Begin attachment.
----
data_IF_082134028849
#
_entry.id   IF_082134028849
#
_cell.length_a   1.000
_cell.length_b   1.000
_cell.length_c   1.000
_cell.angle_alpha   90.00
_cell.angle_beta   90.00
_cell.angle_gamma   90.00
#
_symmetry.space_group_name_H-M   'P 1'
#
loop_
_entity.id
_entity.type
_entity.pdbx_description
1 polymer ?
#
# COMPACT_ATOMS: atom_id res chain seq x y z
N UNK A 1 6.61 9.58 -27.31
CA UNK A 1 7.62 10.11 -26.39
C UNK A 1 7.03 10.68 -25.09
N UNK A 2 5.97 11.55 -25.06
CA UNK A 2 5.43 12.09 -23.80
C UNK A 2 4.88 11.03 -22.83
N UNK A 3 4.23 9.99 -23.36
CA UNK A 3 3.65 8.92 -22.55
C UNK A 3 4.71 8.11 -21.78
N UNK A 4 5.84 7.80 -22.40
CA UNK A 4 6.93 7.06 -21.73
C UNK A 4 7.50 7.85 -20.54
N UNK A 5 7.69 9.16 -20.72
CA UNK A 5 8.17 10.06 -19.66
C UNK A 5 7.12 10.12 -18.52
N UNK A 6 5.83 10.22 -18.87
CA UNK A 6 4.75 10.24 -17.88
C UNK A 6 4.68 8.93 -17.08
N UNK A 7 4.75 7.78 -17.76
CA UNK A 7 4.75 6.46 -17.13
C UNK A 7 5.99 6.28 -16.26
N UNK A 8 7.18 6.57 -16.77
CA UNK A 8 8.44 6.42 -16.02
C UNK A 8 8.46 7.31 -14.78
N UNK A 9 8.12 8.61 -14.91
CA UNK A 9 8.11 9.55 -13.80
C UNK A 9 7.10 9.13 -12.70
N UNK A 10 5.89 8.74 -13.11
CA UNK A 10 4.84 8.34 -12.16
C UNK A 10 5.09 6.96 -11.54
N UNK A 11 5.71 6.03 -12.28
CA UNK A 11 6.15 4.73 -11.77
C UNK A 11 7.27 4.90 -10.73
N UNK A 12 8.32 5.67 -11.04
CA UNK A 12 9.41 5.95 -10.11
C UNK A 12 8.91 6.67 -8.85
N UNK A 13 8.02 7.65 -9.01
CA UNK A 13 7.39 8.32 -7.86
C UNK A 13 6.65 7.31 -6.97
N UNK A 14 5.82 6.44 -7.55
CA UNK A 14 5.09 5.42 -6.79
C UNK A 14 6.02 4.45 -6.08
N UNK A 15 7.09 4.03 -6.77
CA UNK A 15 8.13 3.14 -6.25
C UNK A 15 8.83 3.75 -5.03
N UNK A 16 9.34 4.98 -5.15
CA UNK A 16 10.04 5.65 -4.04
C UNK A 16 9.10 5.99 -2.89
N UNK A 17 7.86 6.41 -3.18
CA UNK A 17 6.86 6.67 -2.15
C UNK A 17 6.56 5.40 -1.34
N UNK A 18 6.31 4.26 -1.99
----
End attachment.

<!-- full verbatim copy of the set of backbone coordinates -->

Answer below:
data_IF_082134028849
#
_entry.id   IF_082134028849
#
_cell.length_a   1.000
_cell.length_b   1.000
_cell.length_c   1.000
_cell.angle_alpha   90.00
_cell.angle_beta   90.00
_cell.angle_gamma   90.00
#
_symmetry.space_group_name_H-M   'P 1'
#
loop_
_entity.id
_entity.type
_entity.pdbx_description
1 polymer ?
#
# COMPACT_ATOMS: atom_id res chain seq x y z
N UNK A 1 6.61 9.58 -27.31
CA UNK A 1 7.62 10.11 -26.39
C UNK A 1 7.03 10.68 -25.09
N UNK A 2 5.97 11.55 -25.06
CA UNK A 2 5.43 12.09 -23.80
C UNK A 2 4.88 11.03 -22.83
N UNK A 3 4.23 9.99 -23.36
CA UNK A 3 3.65 8.92 -22.55
C UNK A 3 4.71 8.11 -21.78
N UNK A 4 5.84 7.80 -22.40
CA UNK A 4 6.93 7.06 -21.73
C UNK A 4 7.50 7.85 -20.54
N UNK A 5 7.69 9.16 -20.72
CA UNK A 5 8.17 10.06 -19.66
C UNK A 5 7.12 10.12 -18.52
N UNK A 6 5.83 10.22 -18.87
CA UNK A 6 4.75 10.24 -17.88
C UNK A 6 4.68 8.93 -17.08
N UNK A 7 4.75 7.78 -17.76
CA UNK A 7 4.75 6.46 -17.13
C UNK A 7 5.99 6.28 -16.26
N UNK A 8 7.18 6.57 -16.77
CA UNK A 8 8.44 6.42 -16.02
C UNK A 8 8.46 7.31 -14.78
N UNK A 9 8.12 8.61 -14.91
CA UNK A 9 8.11 9.55 -13.80
C UNK A 9 7.10 9.13 -12.70
N UNK A 10 5.89 8.74 -13.11
CA UNK A 10 4.84 8.34 -12.16
C UNK A 10 5.09 6.96 -11.54
N UNK A 11 5.71 6.03 -12.28
CA UNK A 11 6.15 4.73 -11.77
C UNK A 11 7.27 4.90 -10.73
N UNK A 12 8.32 5.67 -11.04
CA UNK A 12 9.41 5.95 -10.11
C UNK A 12 8.91 6.67 -8.85
N UNK A 13 8.02 7.65 -9.01
CA UNK A 13 7.39 8.32 -7.86
C UNK A 13 6.65 7.31 -6.97
N UNK A 14 5.82 6.44 -7.55
CA UNK A 14 5.09 5.42 -6.79
C UNK A 14 6.02 4.45 -6.08
N UNK A 15 7.09 4.03 -6.77
CA UNK A 15 8.13 3.14 -6.25
C UNK A 15 8.83 3.75 -5.03
N UNK A 16 9.34 4.98 -5.15
CA UNK A 16 10.04 5.65 -4.04
C UNK A 16 9.10 5.99 -2.89
N UNK A 17 7.86 6.41 -3.18
CA UNK A 17 6.86 6.67 -2.15
C UNK A 17 6.56 5.40 -1.34
N UNK A 18 6.31 4.26 -1.99